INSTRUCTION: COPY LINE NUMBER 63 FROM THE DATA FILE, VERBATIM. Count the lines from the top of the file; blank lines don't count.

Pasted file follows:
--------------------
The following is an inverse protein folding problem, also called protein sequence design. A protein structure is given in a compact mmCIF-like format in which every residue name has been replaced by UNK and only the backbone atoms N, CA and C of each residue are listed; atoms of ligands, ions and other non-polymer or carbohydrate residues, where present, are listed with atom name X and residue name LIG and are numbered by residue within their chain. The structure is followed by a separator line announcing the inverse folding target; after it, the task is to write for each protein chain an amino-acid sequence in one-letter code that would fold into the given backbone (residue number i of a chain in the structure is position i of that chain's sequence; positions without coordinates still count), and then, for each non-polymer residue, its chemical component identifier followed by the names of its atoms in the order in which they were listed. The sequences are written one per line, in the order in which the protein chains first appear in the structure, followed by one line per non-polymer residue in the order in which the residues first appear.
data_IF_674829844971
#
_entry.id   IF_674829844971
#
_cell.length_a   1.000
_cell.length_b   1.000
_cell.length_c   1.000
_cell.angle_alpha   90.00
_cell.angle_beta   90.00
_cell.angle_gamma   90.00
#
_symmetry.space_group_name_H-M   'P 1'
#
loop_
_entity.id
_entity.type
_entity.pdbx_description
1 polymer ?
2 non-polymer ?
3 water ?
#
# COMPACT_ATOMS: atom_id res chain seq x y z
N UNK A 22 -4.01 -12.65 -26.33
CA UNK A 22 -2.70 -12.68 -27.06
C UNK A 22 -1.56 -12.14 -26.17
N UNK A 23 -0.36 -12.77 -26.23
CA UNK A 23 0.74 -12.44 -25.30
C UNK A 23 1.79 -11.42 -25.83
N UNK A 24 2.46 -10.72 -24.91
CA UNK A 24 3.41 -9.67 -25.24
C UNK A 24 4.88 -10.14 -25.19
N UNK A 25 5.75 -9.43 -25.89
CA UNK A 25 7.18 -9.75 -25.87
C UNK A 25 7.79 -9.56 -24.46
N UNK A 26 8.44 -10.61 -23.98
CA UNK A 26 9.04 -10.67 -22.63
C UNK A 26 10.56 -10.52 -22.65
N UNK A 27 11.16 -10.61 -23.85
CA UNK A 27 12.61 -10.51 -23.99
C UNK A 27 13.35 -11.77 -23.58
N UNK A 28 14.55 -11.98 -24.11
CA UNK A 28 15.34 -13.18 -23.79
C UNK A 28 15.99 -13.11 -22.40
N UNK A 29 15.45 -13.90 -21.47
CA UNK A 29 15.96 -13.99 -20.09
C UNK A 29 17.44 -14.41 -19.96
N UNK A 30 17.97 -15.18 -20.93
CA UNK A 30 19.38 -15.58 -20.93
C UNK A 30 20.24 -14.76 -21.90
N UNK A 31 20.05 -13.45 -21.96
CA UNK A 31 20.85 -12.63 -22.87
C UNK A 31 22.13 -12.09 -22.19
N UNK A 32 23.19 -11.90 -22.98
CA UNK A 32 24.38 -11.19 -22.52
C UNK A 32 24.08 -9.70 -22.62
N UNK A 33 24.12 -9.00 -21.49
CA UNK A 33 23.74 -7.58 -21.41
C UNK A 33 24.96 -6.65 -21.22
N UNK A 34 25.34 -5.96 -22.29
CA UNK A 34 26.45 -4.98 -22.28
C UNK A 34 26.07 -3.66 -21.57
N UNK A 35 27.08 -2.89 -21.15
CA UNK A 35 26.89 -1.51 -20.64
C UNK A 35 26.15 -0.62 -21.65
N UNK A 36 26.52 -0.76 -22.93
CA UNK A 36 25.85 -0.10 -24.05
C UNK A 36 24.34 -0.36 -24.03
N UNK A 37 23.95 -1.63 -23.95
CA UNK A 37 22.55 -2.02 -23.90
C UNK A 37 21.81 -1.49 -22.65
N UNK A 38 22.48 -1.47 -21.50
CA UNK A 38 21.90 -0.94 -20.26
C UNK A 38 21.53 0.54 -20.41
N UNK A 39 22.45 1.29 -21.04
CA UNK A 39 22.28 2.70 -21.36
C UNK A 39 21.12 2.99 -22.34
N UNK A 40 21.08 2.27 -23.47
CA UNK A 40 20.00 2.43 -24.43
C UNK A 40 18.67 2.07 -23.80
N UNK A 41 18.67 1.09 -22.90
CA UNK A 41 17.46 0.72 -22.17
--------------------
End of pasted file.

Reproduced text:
N UNK A 35 27.08 -2.89 -21.15